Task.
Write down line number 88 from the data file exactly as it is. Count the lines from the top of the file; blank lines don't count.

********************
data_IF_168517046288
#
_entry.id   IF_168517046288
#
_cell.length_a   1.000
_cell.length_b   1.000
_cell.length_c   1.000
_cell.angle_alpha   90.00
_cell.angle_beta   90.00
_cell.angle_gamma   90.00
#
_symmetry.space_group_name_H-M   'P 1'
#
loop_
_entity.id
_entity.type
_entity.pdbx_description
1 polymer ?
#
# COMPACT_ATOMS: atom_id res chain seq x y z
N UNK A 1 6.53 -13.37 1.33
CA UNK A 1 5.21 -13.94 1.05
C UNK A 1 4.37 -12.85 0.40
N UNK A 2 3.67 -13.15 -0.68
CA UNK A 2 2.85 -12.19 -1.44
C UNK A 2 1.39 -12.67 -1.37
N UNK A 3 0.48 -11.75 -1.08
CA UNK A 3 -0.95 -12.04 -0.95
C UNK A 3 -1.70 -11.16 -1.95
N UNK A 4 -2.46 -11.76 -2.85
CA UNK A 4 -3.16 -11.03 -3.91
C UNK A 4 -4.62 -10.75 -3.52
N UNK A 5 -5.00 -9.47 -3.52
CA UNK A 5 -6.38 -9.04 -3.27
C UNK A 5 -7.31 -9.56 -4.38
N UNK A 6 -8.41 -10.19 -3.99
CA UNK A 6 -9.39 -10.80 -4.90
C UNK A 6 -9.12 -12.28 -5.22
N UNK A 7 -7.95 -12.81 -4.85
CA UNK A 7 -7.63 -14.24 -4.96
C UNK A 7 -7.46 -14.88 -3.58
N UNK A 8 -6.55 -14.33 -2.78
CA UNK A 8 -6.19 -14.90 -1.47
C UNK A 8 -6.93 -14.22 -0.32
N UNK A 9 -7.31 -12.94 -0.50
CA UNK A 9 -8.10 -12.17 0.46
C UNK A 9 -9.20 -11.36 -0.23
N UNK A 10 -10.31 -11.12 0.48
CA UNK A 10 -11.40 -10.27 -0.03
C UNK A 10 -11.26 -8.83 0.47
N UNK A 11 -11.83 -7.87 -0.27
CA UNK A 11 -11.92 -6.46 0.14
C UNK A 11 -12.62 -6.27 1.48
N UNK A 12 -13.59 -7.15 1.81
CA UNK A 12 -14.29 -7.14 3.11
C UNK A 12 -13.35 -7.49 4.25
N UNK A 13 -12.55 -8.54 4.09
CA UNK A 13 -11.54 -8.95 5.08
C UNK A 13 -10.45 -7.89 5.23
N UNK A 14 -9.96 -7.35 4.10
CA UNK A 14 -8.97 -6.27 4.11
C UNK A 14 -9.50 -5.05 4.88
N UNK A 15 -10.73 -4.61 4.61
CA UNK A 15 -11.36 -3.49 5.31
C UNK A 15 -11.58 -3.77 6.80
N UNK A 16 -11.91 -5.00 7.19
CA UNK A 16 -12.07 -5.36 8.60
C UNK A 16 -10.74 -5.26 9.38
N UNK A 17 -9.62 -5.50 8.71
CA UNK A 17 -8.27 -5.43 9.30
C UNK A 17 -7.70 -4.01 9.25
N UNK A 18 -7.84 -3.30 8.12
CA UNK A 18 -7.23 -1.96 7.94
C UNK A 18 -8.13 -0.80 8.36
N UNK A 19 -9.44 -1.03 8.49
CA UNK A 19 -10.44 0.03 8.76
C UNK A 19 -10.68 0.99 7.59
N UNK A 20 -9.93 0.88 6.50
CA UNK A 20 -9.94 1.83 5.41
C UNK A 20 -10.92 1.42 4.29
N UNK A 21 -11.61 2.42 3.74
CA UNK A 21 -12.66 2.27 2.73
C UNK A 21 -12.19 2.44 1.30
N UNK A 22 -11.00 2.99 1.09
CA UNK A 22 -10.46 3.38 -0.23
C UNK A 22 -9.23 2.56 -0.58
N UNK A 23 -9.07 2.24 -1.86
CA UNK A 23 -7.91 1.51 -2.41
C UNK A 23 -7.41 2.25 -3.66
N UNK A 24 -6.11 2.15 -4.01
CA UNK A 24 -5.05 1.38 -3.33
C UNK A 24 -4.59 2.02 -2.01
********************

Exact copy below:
CA UNK A 23 -7.91 1.51 -2.41